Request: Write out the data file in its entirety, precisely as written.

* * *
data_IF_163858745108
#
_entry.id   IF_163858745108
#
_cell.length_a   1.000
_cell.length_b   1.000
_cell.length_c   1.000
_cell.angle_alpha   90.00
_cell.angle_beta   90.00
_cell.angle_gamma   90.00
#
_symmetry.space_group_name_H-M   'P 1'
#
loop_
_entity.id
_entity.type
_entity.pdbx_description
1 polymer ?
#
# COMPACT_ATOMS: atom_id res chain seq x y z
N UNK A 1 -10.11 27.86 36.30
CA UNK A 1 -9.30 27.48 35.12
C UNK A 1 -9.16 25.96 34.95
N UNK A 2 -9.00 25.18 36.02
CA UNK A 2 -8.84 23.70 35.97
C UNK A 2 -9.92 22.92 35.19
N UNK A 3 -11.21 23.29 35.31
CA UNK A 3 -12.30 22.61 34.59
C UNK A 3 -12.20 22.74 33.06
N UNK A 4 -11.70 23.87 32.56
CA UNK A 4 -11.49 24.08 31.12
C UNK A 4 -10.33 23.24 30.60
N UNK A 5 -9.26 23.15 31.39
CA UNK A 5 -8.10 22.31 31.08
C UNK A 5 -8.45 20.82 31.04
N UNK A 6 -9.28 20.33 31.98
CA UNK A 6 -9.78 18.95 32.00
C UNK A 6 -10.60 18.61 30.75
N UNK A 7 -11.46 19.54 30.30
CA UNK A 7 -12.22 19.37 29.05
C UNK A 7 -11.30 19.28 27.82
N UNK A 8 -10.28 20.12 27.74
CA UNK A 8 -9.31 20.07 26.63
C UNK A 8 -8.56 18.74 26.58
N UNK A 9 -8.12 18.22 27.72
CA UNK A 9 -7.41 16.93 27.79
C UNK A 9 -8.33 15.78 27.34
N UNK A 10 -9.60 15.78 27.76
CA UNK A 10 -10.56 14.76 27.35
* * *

data_IF_163858745108
#
_entry.id   IF_163858745108
#
_cell.length_a   1.000
_cell.length_b   1.000
_cell.length_c   1.000
_cell.angle_alpha   90.00
_cell.angle_beta   90.00
_cell.angle_gamma   90.00
#
_symmetry.space_group_name_H-M   'P 1'
#
loop_
_entity.id
_entity.type
_entity.pdbx_description
1 polymer ?
#
# COMPACT_ATOMS: atom_id res chain seq x y z
N UNK A 1 -10.11 27.86 36.30
CA UNK A 1 -9.30 27.48 35.12
C UNK A 1 -9.16 25.96 34.95
N UNK A 2 -9.00 25.18 36.02
CA UNK A 2 -8.84 23.70 35.97
C UNK A 2 -9.92 22.92 35.19
N UNK A 3 -11.21 23.29 35.31
CA UNK A 3 -12.30 22.61 34.59
C UNK A 3 -12.20 22.74 33.06
N UNK A 4 -11.70 23.87 32.56
CA UNK A 4 -11.49 24.08 31.12
C UNK A 4 -10.33 23.24 30.60
N UNK A 5 -9.26 23.15 31.39
CA UNK A 5 -8.10 22.31 31.08
C UNK A 5 -8.45 20.82 31.04
N UNK A 6 -9.28 20.33 31.98
CA UNK A 6 -9.78 18.95 32.00
C UNK A 6 -10.60 18.61 30.75
N UNK A 7 -11.46 19.54 30.30
CA UNK A 7 -12.22 19.37 29.05
C UNK A 7 -11.30 19.28 27.82
N UNK A 8 -10.28 20.12 27.74
CA UNK A 8 -9.31 20.07 26.63
C UNK A 8 -8.56 18.74 26.58
N UNK A 9 -8.12 18.22 27.72
CA UNK A 9 -7.41 16.93 27.79
C UNK A 9 -8.33 15.78 27.34
N UNK A 10 -9.60 15.78 27.76
CA UNK A 10 -10.56 14.76 27.35